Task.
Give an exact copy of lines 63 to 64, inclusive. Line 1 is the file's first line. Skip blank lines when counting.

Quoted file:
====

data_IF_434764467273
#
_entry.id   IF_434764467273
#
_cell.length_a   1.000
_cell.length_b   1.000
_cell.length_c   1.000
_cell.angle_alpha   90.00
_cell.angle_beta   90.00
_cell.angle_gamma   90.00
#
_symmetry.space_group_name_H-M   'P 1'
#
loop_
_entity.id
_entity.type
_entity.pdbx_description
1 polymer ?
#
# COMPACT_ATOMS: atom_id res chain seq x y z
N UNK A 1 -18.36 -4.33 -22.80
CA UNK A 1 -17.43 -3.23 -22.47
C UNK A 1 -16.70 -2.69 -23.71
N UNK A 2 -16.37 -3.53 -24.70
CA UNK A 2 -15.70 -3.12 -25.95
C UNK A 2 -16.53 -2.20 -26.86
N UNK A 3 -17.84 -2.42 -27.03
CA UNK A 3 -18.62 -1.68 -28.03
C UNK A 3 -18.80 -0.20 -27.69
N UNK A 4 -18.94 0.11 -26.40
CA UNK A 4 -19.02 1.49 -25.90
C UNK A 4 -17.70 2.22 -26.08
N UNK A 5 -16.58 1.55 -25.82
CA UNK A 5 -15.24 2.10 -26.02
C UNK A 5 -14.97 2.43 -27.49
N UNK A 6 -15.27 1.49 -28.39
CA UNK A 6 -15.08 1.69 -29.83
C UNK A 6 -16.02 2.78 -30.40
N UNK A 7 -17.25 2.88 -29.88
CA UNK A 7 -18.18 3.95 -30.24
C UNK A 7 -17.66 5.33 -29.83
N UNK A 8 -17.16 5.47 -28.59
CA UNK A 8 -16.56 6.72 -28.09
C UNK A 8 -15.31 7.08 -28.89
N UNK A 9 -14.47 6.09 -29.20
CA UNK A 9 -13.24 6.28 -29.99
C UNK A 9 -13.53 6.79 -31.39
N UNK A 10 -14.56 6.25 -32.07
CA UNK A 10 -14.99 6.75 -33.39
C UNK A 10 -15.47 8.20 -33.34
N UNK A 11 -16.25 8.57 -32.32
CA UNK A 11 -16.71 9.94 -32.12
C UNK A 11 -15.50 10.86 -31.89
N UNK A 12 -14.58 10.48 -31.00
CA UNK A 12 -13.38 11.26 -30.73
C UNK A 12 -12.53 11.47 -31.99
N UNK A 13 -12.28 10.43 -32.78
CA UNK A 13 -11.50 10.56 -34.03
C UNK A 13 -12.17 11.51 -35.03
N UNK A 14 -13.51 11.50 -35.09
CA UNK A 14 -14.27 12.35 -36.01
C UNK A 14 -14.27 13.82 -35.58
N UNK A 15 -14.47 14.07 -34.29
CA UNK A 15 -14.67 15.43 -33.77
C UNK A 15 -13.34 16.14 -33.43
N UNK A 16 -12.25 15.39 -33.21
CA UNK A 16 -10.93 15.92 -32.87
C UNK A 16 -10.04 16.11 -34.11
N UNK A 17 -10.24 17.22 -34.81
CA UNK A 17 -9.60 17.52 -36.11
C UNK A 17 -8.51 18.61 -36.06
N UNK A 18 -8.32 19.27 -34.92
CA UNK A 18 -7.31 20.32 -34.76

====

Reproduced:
N UNK A 15 -14.47 14.07 -34.29
CA UNK A 15 -14.67 15.43 -33.77